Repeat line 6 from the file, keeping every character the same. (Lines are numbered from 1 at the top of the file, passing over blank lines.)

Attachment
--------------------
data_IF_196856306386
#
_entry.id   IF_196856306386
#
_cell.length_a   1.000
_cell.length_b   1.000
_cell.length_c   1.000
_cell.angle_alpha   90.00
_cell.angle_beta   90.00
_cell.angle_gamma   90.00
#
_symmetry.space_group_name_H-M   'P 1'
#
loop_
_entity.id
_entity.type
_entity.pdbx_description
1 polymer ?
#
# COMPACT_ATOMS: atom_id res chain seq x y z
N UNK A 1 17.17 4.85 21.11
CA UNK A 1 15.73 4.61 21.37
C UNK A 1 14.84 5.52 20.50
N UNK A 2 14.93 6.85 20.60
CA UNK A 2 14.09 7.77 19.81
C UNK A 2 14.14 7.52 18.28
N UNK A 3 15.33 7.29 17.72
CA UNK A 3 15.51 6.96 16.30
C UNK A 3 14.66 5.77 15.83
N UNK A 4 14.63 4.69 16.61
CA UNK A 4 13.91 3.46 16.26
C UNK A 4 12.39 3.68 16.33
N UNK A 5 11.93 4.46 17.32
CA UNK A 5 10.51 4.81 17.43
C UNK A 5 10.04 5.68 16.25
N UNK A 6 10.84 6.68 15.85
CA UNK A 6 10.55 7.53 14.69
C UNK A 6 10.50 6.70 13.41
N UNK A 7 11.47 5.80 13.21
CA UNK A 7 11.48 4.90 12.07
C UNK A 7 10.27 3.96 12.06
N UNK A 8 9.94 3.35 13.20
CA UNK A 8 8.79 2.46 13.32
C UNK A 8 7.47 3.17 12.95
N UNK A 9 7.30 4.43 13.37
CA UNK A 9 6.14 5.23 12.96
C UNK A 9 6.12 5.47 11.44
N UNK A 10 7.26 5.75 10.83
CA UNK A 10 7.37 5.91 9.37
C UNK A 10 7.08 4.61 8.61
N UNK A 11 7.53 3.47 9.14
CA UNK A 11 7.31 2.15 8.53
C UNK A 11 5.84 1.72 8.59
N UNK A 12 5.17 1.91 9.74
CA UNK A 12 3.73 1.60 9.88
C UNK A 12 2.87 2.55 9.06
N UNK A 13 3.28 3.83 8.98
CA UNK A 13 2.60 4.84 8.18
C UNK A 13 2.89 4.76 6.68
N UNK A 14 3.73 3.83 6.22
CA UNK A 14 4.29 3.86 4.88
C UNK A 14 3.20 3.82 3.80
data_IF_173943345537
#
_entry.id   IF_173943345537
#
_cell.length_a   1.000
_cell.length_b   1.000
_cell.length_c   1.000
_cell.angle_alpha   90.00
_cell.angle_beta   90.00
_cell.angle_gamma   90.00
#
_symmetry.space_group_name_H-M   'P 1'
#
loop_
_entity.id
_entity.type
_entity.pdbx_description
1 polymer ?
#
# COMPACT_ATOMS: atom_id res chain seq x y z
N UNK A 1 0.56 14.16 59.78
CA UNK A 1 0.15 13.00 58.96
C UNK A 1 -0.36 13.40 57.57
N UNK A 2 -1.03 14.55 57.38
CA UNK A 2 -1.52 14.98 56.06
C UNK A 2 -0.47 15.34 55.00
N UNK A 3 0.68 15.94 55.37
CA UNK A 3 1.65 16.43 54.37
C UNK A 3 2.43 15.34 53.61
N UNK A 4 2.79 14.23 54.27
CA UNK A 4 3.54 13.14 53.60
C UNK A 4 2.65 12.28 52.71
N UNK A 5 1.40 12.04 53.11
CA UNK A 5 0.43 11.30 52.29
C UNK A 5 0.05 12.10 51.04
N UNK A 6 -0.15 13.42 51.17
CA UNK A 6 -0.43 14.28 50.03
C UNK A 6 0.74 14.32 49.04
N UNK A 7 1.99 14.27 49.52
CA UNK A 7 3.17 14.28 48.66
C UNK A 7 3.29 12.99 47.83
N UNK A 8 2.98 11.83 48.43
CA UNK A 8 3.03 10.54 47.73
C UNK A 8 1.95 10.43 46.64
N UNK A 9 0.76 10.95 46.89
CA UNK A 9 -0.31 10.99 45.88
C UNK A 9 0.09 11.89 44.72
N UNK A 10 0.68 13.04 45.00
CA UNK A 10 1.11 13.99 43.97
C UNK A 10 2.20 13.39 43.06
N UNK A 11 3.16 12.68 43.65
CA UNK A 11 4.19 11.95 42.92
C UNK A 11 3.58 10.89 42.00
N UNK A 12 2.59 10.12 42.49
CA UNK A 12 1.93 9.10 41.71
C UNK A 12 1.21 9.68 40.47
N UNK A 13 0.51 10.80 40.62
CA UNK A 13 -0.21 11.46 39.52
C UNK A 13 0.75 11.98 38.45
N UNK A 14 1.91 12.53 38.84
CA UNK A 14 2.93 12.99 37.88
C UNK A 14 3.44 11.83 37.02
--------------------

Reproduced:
_cell.length_b   1.000